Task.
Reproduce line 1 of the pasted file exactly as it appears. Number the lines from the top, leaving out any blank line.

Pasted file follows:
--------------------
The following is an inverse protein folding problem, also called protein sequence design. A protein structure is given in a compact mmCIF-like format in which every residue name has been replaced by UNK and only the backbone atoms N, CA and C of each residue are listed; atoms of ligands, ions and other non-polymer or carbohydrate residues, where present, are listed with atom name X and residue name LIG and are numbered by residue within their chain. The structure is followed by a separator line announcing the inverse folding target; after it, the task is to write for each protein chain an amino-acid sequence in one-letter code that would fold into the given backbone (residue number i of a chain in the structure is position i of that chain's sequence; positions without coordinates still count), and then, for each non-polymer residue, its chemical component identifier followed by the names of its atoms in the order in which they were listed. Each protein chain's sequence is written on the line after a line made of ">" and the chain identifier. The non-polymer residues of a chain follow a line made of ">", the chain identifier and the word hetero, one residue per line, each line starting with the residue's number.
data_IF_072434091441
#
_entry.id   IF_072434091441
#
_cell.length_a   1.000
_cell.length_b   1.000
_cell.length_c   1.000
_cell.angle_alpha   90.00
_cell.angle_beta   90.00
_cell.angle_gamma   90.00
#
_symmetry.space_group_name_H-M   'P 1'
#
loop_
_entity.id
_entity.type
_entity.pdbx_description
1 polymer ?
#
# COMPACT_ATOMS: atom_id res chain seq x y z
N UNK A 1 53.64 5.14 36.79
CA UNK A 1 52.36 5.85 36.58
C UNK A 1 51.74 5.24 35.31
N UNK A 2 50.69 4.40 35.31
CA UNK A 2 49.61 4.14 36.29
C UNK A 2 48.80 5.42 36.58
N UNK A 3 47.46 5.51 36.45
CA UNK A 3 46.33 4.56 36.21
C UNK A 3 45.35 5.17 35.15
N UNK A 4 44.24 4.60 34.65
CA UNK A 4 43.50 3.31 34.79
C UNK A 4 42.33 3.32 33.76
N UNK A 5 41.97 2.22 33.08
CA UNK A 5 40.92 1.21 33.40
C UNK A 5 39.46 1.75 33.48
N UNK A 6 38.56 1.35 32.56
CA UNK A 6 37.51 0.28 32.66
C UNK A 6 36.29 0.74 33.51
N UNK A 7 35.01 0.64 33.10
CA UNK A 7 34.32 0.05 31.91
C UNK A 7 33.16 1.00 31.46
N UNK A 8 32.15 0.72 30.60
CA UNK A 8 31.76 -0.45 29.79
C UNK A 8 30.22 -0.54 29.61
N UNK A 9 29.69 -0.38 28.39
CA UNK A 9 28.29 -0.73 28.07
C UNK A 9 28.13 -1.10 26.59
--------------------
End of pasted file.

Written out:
The following is an inverse protein folding problem, also called protein sequence design. A protein structure is given in a compact mmCIF-like format in which every residue name has been replaced by UNK and only the backbone atoms N, CA and C of each residue are listed; atoms of ligands, ions and other non-polymer or carbohydrate residues, where present, are listed with atom name X and residue name LIG and are numbered by residue within their chain. The structure is followed by a separator line announcing the inverse folding target; after it, the task is to write for each protein chain an amino-acid sequence in one-letter code that would fold into the given backbone (residue number i of a chain in the structure is position i of that chain's sequence; positions without coordinates still count), and then, for each non-polymer residue, its chemical component identifier followed by the names of its atoms in the order in which they were listed. Each protein chain's sequence is written on the line after a line made of ">" and the chain identifier. The non-polymer residues of a chain follow a line made of ">", the chain identifier and the word hetero, one residue per line, each line starting with the residue's number.